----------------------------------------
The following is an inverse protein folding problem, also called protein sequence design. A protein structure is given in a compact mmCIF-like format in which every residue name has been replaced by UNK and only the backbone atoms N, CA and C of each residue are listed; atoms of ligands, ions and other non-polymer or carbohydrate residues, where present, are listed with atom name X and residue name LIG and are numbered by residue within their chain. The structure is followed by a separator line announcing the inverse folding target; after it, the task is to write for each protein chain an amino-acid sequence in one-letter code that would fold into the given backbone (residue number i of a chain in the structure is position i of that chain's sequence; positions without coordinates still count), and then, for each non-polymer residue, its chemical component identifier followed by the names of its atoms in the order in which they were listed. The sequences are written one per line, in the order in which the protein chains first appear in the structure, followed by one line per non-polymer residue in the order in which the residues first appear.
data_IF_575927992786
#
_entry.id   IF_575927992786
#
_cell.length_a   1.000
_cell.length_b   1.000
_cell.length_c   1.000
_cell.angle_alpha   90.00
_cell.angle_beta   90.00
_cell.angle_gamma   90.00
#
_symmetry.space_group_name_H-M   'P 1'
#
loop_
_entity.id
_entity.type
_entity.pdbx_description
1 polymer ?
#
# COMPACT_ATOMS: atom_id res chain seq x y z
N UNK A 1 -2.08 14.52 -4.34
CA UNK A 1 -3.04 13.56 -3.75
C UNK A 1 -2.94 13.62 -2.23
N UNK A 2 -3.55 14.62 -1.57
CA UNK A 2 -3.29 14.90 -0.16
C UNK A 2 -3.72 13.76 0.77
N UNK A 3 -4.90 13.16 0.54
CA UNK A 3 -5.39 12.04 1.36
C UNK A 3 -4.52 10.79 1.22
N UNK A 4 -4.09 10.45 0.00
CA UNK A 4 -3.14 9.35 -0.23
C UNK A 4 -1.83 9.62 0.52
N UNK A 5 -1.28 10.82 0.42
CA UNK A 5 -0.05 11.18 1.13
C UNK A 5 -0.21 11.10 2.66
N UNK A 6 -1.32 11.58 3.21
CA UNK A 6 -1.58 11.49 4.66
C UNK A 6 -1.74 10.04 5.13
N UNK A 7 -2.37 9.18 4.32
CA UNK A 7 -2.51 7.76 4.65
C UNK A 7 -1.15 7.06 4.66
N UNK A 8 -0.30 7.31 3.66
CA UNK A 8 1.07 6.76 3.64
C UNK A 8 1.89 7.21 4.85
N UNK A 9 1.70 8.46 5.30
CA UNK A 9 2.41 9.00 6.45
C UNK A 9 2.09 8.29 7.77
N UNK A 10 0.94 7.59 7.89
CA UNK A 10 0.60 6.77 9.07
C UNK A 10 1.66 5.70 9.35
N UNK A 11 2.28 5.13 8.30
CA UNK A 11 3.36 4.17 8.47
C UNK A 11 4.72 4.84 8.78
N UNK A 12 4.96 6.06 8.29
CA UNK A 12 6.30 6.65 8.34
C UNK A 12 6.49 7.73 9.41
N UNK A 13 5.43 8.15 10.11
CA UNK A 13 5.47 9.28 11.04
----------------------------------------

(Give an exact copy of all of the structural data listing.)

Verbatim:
The following is an inverse protein folding problem, also called protein sequence design. A protein structure is given in a compact mmCIF-like format in which every residue name has been replaced by UNK and only the backbone atoms N, CA and C of each residue are listed; atoms of ligands, ions and other non-polymer or carbohydrate residues, where present, are listed with atom name X and residue name LIG and are numbered by residue within their chain. The structure is followed by a separator line announcing the inverse folding target; after it, the task is to write for each protein chain an amino-acid sequence in one-letter code that would fold into the given backbone (residue number i of a chain in the structure is position i of that chain's sequence; positions without coordinates still count), and then, for each non-polymer residue, its chemical component identifier followed by the names of its atoms in the order in which they were listed. The sequences are written one per line, in the order in which the protein chains first appear in the structure, followed by one line per non-polymer residue in the order in which the residues first appear.
data_IF_575927992786
#
_entry.id   IF_575927992786
#
_cell.length_a   1.000
_cell.length_b   1.000
_cell.length_c   1.000
_cell.angle_alpha   90.00
_cell.angle_beta   90.00
_cell.angle_gamma   90.00
#
_symmetry.space_group_name_H-M   'P 1'
#
loop_
_entity.id
_entity.type
_entity.pdbx_description
1 polymer ?
#
# COMPACT_ATOMS: atom_id res chain seq x y z
N UNK A 1 -2.08 14.52 -4.34
CA UNK A 1 -3.04 13.56 -3.75
C UNK A 1 -2.94 13.62 -2.23
N UNK A 2 -3.55 14.62 -1.57
CA UNK A 2 -3.29 14.90 -0.16
C UNK A 2 -3.72 13.76 0.77
N UNK A 3 -4.90 13.16 0.54
CA UNK A 3 -5.39 12.04 1.36
C UNK A 3 -4.52 10.79 1.22
N UNK A 4 -4.09 10.45 0.00
CA UNK A 4 -3.14 9.35 -0.23
C UNK A 4 -1.83 9.62 0.52
N UNK A 5 -1.28 10.82 0.42
CA UNK A 5 -0.05 11.18 1.13
C UNK A 5 -0.21 11.10 2.66
N UNK A 6 -1.32 11.58 3.21
CA UNK A 6 -1.58 11.49 4.66
C UNK A 6 -1.74 10.04 5.13
N UNK A 7 -2.37 9.18 4.32
CA UNK A 7 -2.51 7.76 4.65
C UNK A 7 -1.15 7.06 4.66
N UNK A 8 -0.30 7.31 3.66
CA UNK A 8 1.07 6.76 3.64
C UNK A 8 1.89 7.21 4.85
N UNK A 9 1.70 8.46 5.30
CA UNK A 9 2.41 9.00 6.45
C UNK A 9 2.09 8.29 7.77
N UNK A 10 0.94 7.59 7.89
CA UNK A 10 0.60 6.77 9.07
C UNK A 10 1.66 5.70 9.35
N UNK A 11 2.28 5.13 8.30
CA UNK A 11 3.36 4.17 8.47
C UNK A 11 4.72 4.84 8.78
N UNK A 12 4.96 6.06 8.29
CA UNK A 12 6.30 6.65 8.34
C UNK A 12 6.49 7.73 9.41
N UNK A 13 5.43 8.15 10.11
CA UNK A 13 5.47 9.28 11.04